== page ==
Genetic Engineering Offers Promise for Better Approach to Biofuels

Published March 1, 2009

Genetic alteration of woody plant material may allow for more efficient and economical biofuel production, according to research being conducted by separate teams of scientists at Penn State and Mississippi State universities.

Biofuel Efficiency Obstacles

Ethanol subsidies and mandates at the federal and state level are designed to reduce gasoline use and improve the environment. However, diverting corn, sugar, and other food staples to ethanol production has led to concerns about food scarcity, higher fuel prices, and environmental harms ranging from water depletion to an increase in greenhouse gas emissions.

Finding a way to address these concerns is motivating scientists to look for better sources of ethanol production than traditional food staples.

Promising Nonfood Sources

Scientists at Penn State and students at Mississippi State have determined woody plant material is a promising option for ethanol production. This material contains cellulose, which can be converted to sugar for making ethanol.

Converting woody plant material in the stalks of corn, sugar, and other plants to ethanol would not reduce food supplies and would mitigate many of the environmental consequences of diverting existing forestland to crops for ethanol production.

Woody plant material contains large amounts of cellulose, but separating the cellulose from the plant material and converting it to ethanol is currently a difficult and costly process.

The chief biological obstacle to effective production of ethanol from woody pulp material is lignin, a substance that enables plant stalks to bear weight without drooping. The presence of lignin makes it difficult to extract cellulosic material from the plant.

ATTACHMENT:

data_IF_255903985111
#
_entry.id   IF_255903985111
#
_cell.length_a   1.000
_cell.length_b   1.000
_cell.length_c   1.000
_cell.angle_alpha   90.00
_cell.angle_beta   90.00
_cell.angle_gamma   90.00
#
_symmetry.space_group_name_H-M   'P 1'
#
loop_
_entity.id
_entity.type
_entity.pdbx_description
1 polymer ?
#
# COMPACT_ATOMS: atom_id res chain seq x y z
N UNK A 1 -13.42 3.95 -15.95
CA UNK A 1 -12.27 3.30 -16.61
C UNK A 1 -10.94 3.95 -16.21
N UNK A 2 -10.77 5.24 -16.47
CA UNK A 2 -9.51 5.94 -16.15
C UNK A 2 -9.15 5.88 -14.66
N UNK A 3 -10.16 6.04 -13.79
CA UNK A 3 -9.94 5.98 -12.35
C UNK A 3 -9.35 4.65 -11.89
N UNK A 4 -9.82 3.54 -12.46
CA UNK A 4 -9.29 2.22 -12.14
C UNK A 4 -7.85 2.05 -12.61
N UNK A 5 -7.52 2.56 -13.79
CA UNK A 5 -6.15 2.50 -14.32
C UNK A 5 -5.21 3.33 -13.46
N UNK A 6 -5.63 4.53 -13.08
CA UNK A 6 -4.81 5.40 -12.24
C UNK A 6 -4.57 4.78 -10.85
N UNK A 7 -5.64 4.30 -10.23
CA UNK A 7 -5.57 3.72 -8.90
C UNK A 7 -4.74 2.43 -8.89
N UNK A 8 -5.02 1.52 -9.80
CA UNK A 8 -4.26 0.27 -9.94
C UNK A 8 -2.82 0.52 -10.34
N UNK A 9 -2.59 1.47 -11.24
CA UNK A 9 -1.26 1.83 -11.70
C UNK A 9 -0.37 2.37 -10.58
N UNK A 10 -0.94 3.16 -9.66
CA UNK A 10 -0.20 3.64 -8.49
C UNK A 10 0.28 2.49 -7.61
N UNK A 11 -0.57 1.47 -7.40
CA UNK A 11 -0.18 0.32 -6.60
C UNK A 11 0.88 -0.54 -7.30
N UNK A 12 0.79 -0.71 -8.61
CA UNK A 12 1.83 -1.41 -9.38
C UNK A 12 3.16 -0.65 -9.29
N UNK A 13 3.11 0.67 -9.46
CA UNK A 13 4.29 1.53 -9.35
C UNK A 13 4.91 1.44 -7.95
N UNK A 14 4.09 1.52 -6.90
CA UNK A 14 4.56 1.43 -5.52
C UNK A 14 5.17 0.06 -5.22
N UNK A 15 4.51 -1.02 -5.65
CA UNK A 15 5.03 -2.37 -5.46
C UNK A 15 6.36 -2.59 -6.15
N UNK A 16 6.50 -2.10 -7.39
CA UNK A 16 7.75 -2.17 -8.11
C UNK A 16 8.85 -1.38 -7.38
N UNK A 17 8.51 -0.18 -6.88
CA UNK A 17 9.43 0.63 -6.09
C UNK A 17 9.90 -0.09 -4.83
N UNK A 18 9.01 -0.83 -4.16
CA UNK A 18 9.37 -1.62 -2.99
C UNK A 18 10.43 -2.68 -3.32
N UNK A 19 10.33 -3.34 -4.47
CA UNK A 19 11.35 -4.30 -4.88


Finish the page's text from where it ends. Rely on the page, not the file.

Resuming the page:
Gene Would Separate Lignin

To overcome this obstacle, John Carlson, professor of molecular genetics, and his colleagues at Penn State are experimenting with modifications to the connections within the lignin. They have inserted a protein gene, taken from beans, between the lignin molecules, enabling easier separation of the valuable cellulose while allowing the lignin to retain its structural rigidity.

Initial results are promising, though more testing is needed, the scientists say.

Enzyme Would Aid Breakdown

Science students at Mississippi State are also attacking the lignin problem through biotechnology. In a project that won a bronze medal at the 2008 International Genetically Engineered Machine competition, the students experimented with naturally occurring enzymes that initiate lignin breakdown.

“The problem with the current way of making ethanol is that resources are limited,” said Caleb Dulaney, one of the two students whose research won the bronze medal, in a December 11 press release. “The plant matter left over after harvesting can provide an almost unlimited resource for biofuel manufacturing.”

Regulatory Impediments

“There is no question that recombinant DNA technology—also known as ‘gene-splicing’—could make various plants a more promising source of ethanol production. But there are formidable obstacles, which are more regulatory than technical,” said Henry Miller, a research fellow at Stanford University’s Hoover Institution.

“Although recombinant DNA-modified plants are far more precisely crafted and more predictable than similar plants made with older, ‘conventional’ techniques, they are far more stringently regulated. They undergo repeated case-by-case reviews as field trials are scaled up, and with every minor variation in the genetic construction. A field trial with a recombinant DNA-modified plant is 10 to 20 times more expensive than the same trial with virtually identical plants made with less-precise techniques,” Miller explained.

“The USDA’s and EPA’s approach to regulation, which is decades old, violates the basic principle of ‘proportionality’, which dictates that the degree and intrusiveness of oversight should be proportional to the perceived risk. It explains why relatively few promising plant varieties make it from the laboratory to the field and into commerce,” Miller noted.

E. Jay Donovan ([email protected]) writes from Tampa, Florida.